After realizing how disordered my approach to eating and exercise had become, I sought professional help through a therapist. This helped to a degree, but for the most part, the mental calorie counting and negative self-talk persisted. My weight fluctuated, my energy slowly continued to seep out, and my running plateaued. I had moments of hope that I could overcome all of this, and moments when it seemed impossible. 

A little over a year ago, I decided enough was enough. In addition to therapy, I sought out the advice of a nutritionist who is also a former competitive runner. Also around this time, my boyfriend gave me a copy of Run Fast Eat Slow

In short, my nutritionist and the two of you seemed to all agree that what I was doing was not the answer. Slashing fat and carbs was no longer serving me, and in fact had not served me in many years. I decided then to take the leap to try let go of some of the control I had exerted over food for the better part of a decade.  

To be honest, over the past year there have been moments when it has been very difficult; scary even. Moments when I have reverted back to calorie counting, and times when I have ignored my body's cues and eaten too little, or pushed too hard. For the most part, however, my approach to food is a world apart from where it was a year ago. I have welcomed back into my life butter, and pancakes, and beef, and BREAD, and all sorts of other amazing things I'd been missing for so long. And you know what? IT WORKED. My energy has come back, my mood has improved, I am sleeping better and best of all, I am LOVING food again. Who knew that 5% Fage Greek Yoghurt is the most satisfying thing ever?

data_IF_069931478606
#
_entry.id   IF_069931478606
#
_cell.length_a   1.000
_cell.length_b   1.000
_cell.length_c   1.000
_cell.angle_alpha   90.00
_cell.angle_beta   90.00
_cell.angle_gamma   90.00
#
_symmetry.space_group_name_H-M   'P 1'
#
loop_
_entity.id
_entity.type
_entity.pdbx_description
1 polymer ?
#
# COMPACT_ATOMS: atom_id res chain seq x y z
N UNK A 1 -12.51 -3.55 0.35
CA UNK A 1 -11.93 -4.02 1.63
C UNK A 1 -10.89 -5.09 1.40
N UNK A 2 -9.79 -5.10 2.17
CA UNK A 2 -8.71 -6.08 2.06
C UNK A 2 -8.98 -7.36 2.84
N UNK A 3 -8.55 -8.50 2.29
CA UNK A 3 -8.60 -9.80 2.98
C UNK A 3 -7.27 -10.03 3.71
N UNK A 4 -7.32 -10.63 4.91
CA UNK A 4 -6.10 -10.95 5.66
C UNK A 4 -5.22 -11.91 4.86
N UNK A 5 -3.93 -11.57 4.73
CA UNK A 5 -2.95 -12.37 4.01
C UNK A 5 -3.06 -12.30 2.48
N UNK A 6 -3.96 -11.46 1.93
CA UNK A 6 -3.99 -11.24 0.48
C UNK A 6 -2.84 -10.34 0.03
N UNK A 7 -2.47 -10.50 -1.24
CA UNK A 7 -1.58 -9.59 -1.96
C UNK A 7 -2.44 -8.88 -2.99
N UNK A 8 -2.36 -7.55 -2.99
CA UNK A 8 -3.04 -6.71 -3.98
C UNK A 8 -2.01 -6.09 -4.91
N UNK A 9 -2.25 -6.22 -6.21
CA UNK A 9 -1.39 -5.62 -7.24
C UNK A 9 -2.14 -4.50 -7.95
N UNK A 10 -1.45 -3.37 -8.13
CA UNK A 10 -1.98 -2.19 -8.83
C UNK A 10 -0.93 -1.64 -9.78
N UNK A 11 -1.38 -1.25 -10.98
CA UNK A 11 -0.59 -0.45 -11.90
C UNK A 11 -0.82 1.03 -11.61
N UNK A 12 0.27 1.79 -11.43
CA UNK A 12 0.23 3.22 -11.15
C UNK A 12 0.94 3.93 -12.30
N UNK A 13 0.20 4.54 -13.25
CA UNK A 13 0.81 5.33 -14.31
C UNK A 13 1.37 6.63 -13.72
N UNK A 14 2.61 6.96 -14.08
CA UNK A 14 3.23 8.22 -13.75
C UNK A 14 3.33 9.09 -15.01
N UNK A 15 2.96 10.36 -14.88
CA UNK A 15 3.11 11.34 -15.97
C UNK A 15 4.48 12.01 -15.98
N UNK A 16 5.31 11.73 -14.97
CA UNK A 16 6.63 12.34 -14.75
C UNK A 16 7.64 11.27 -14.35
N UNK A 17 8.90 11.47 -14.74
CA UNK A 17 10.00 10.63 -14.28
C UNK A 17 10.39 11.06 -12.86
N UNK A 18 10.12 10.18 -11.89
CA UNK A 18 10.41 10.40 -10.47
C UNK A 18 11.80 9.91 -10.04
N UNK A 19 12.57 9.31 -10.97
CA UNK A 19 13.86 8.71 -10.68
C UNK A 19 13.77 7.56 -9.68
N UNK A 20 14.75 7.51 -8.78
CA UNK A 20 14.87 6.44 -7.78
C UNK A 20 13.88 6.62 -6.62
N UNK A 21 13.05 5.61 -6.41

While working with a therapist and nutritionist have been crucial in the work I've done, I can honestly say I would not have come this far if it weren't for your cookbooks. Not only have you provided a collection of nutritious and delicious recipes that are impossible to resist, you have shared personal stories that athletes can relate to, and provided reliable information about diet and nutrition that is impossible to ignore.  

That all said, what I most want to say is "THANK YOU." You have given me the courage to nourish myself again, for which I am so grateful. I had no idea how much a cookbook could change my life. Keep spreading the word to young athletes out there; I know I will. 

Looking forward to your next book and wishing you happy running!

-Rebecca, 36, Oregon

 

Portland Event Photos by Chris Dorwart

2 comments

Dec 17, 2018

Amazing story. So close to home. Keep going! Don’t give up! You just now helped me realize that i should get more help for my daughter. -- Thank you and Mrs. Flanagan!

Danielle Flores
Dec 17, 2018

This RESINATES with me so much!! I’m 52 and dealing with so much body image and thin running these days. It scares me, but still feeling the benefits from being on the mean side!!

Barb Eisner

Leave a comment